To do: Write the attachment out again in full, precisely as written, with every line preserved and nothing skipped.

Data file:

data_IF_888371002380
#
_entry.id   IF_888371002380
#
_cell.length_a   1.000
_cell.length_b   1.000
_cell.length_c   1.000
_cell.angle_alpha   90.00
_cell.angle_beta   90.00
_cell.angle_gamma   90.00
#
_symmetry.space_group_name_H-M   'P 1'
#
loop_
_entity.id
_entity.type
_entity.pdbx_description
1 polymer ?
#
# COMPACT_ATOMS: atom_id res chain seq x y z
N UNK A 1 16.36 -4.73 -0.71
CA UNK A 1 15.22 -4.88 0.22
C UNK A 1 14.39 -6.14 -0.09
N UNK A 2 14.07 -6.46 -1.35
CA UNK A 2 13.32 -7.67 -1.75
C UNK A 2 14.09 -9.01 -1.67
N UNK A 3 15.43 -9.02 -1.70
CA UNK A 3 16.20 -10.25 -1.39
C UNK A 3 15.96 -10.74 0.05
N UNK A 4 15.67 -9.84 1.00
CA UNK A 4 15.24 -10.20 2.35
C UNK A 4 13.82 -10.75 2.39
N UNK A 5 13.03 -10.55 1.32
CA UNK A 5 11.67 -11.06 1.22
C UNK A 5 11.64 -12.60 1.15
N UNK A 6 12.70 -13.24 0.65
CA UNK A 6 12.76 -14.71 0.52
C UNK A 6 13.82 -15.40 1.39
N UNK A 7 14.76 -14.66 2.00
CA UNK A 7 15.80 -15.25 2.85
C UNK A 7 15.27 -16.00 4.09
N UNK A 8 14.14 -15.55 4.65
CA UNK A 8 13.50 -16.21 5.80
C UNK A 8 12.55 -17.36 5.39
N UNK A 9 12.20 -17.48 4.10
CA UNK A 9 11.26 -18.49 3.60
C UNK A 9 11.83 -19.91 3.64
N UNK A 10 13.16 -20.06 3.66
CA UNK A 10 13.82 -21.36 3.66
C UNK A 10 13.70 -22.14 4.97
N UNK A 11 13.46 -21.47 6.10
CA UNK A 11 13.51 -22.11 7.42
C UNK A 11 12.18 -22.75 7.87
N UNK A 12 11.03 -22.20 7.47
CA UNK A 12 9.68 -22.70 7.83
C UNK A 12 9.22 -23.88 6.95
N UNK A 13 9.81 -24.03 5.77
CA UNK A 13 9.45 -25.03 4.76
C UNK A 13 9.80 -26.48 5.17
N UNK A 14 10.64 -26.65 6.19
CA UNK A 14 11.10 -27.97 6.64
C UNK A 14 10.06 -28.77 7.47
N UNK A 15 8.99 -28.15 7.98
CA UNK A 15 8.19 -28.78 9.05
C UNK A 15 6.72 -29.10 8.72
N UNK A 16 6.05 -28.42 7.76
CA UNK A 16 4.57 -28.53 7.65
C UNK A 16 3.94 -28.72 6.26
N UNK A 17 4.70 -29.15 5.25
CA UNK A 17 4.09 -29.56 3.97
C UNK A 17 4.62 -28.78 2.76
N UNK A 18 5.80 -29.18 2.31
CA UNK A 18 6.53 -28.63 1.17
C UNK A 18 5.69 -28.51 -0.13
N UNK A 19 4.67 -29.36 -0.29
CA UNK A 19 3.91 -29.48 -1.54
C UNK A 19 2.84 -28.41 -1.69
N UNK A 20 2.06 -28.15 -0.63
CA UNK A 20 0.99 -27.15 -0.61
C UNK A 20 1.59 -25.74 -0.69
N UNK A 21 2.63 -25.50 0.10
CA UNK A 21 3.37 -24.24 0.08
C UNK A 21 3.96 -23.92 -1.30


data_IF_888371002380
#
_entry.id   IF_888371002380
#
_cell.length_a   1.000
_cell.length_b   1.000
_cell.length_c   1.000
_cell.angle_alpha   90.00
_cell.angle_beta   90.00
_cell.angle_gamma   90.00
#
_symmetry.space_group_name_H-M   'P 1'
#
loop_
_entity.id
_entity.type
_entity.pdbx_description
1 polymer ?
#
# COMPACT_ATOMS: atom_id res chain seq x y z
N UNK A 1 16.36 -4.73 -0.71
CA UNK A 1 15.22 -4.88 0.22
C UNK A 1 14.39 -6.14 -0.09
N UNK A 2 14.07 -6.46 -1.35
CA UNK A 2 13.32 -7.67 -1.75
C UNK A 2 14.09 -9.01 -1.67
N UNK A 3 15.43 -9.02 -1.70
CA UNK A 3 16.20 -10.25 -1.39
C UNK A 3 15.96 -10.74 0.05
N UNK A 4 15.67 -9.84 1.00
CA UNK A 4 15.24 -10.20 2.35
C UNK A 4 13.82 -10.75 2.39
N UNK A 5 13.03 -10.55 1.32
CA UNK A 5 11.67 -11.06 1.22
C UNK A 5 11.64 -12.60 1.15
N UNK A 6 12.70 -13.24 0.65
CA UNK A 6 12.76 -14.71 0.52
C UNK A 6 13.82 -15.40 1.39
N UNK A 7 14.76 -14.66 2.00
CA UNK A 7 15.80 -15.25 2.85
C UNK A 7 15.27 -16.00 4.09
N UNK A 8 14.14 -15.55 4.65
CA UNK A 8 13.50 -16.21 5.80
C UNK A 8 12.55 -17.36 5.39
N UNK A 9 12.20 -17.48 4.10
CA UNK A 9 11.26 -18.49 3.60
C UNK A 9 11.83 -19.91 3.64
N UNK A 10 13.16 -20.06 3.66
CA UNK A 10 13.82 -21.36 3.66
C UNK A 10 13.70 -22.14 4.97
N UNK A 11 13.46 -21.47 6.10
CA UNK A 11 13.51 -22.11 7.42
C UNK A 11 12.18 -22.75 7.87
N UNK A 12 11.03 -22.20 7.47
CA UNK A 12 9.68 -22.70 7.83
C UNK A 12 9.22 -23.88 6.95
N UNK A 13 9.81 -24.03 5.77
CA UNK A 13 9.45 -25.03 4.76
C UNK A 13 9.80 -26.48 5.17
N UNK A 14 10.64 -26.65 6.19
CA UNK A 14 11.10 -27.97 6.64
C UNK A 14 10.06 -28.77 7.47
N UNK A 15 8.99 -28.15 7.98
CA UNK A 15 8.19 -28.78 9.05
C UNK A 15 6.72 -29.10 8.72
N UNK A 16 6.05 -28.42 7.76
CA UNK A 16 4.57 -28.53 7.65
C UNK A 16 3.94 -28.72 6.26
N UNK A 17 4.70 -29.15 5.25
CA UNK A 17 4.09 -29.56 3.97
C UNK A 17 4.62 -28.78 2.76
N UNK A 18 5.80 -29.18 2.31
CA UNK A 18 6.53 -28.63 1.17
C UNK A 18 5.69 -28.51 -0.13
N UNK A 19 4.67 -29.36 -0.29
CA UNK A 19 3.91 -29.48 -1.54
C UNK A 19 2.84 -28.41 -1.69
N UNK A 20 2.06 -28.15 -0.63
CA UNK A 20 0.99 -27.15 -0.61
C UNK A 20 1.59 -25.74 -0.69
N UNK A 21 2.63 -25.50 0.10
CA UNK A 21 3.37 -24.24 0.08
C UNK A 21 3.96 -23.92 -1.30